Clean Energy in Switzerland

Patrick Conaton
October 5, 2018

Submitted as coursework for PH240, Stanford University, Fall 2017


Fig. 1: View of Lake Zurich and surrounding Alps. (Source: Wikimedia Commons)

With growing concerns over green-house gas emissions, countries around the world are debating or implementing renewable energy policies. With their diverse topography (Fig. 1) Switzerland, in particular, has fundamentally been a pioneer for the past decade. Today, nearly two-thirds of the energy consumed by Switzerland is produced from renewable sources. Hydro (60%) and wind, solar and biomass (5%) sources account for the majority of the energy produced (Fig. 2). [1]

In 2011, Switzerland made the decision to eventually phase out its use of nuclear reactors for energy production and in 2016, the country approved the Energy Strategy 2050 proposal to further develop clean energy. [1] In the past decade, Switzerland has not just spoken about or attempted going green but rather has made waves around the world in this sector. In fact, under the newly approved legislature, Switzerland's renewable power sources is expected to produce 11,400 GWh by 2035. [1]

2050 Energy Strategy

In May of 2017, Switzerland approved the Federal Energy Act, also known as the Energy Strategy 2050 plan. This policy is a reflection of Switzerland's commitment to further implement energy efficiency mechanisms. The most important, yet also controversial, proposal of this policy is the commitment to withdraw from nuclear energy production. Switzerland currently has five nuclear plants that provide for a third of the energy consumed in the country. Ultimately, Switzerland will need to further develop its already dependable production of renewable energy. [1] The approval of a policy of this magnitude further cements Switzerland as a pioneer for sustainable energy worldwide. Though the policy has its challenges, Switzerland already has a strong foundation of producing reusable energy. While hydropower is already an important domestic source of energy, wind, solar, and hydro power has the potential to become even more important and aid in Switzerland's transition to becoming 100% sustainable. [1]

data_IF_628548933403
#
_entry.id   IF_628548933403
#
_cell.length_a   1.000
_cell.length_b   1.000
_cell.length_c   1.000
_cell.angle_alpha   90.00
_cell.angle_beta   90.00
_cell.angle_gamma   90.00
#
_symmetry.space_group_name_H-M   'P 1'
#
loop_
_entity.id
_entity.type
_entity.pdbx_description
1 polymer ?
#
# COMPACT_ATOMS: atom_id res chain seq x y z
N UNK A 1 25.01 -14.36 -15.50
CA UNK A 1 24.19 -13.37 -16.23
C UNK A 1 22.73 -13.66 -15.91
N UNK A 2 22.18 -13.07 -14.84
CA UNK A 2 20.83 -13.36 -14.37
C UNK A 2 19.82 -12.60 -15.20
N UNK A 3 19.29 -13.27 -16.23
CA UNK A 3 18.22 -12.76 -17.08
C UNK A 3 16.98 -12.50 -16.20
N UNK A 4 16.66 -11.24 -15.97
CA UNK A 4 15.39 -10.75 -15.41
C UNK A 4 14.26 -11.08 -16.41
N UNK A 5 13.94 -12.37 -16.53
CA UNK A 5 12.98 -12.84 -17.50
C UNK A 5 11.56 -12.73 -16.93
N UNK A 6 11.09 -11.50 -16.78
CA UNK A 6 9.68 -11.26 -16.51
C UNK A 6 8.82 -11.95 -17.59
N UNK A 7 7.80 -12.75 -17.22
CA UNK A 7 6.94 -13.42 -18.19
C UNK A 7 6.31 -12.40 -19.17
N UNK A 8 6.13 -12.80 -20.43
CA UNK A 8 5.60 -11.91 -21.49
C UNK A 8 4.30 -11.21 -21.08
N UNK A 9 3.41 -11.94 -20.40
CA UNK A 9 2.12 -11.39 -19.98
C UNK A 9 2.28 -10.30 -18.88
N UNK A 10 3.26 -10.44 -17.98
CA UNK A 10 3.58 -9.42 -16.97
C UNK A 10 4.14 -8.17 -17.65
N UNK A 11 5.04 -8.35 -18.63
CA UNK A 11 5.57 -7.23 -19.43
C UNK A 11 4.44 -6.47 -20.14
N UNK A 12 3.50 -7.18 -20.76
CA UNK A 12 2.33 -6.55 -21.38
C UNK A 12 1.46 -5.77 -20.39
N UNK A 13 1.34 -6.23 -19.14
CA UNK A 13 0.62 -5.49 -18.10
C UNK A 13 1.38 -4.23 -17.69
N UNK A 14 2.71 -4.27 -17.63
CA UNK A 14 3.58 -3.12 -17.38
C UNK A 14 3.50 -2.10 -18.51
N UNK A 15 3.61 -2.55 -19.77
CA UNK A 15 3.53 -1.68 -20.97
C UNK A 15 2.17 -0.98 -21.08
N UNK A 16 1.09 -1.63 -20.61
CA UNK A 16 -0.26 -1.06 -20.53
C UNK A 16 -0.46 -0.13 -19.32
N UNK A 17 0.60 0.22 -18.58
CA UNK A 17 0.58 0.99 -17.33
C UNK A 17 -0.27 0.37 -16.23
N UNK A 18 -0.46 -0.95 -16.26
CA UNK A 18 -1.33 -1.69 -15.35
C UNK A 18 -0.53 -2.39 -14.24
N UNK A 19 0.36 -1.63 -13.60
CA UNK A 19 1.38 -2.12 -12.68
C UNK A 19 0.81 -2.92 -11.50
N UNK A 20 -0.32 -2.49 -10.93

Fig. 2: Percentage of Energy Produced by Switzerland by Sector, 2016 [1] (Source: P. Conaton)


Hydropower has always been an important aspect of Switzerlands energy production. Before the first nuclear plants were installed in the 1970s, hydropower accounted for nearly 90% of Switzerlands electricity. Today, it is the most important domestic source of renewable energy. With mountain ranges covered with snowy glaciers and streams flowing into rivers and lakes found across the country, Switzerlands natural environment is home to one of the worlds richest water supplies. As such, there are more than 600 hydropower plants in the country that have produced over half of the energy produced in Switzerland. [2] The strength of hydroelectric energy production will allow Switzerland to begin its transition.

Wind Power

Although not as pertinent right now as hydropower, wind power is increasingly becoming another important source of energy in Switzerland. While wind power production has been increasing, it potentially faces a big hurdle: social acceptance. Switzerland has had a hard time building new wind farms in the face of public reluctance to allow for the replacement of untouched landscape. However, with ambitious goals for renewable energy production and consumption, Switzerland is still continually expanding this sector of its energy. [3]

© Patrick Conaton. The author warrants that the work is the author's own and that Stanford University provided no input other than typesetting and referencing guidelines. The author grants permission to copy, distribute and display this work in unaltered form, with attribution to the author, for noncommercial purposes only. All other rights, including commercial rights, are reserved to the author.


[1] M. Shields and J. Miller, "Swiss Voters Embrace Shift to Renewable Energy," Reuters, 21 May 17.

[2] "Where is Switzerland's Hydropower Heading?" Semi-Annual Report 2014, Repower, 2014, p. 12.

[3] A. Tabi and R. Wustenhagen, "Befragung der Anwohner von möglichen Windparks in der Ostschweiz," Universität St. Gallen, November 2015.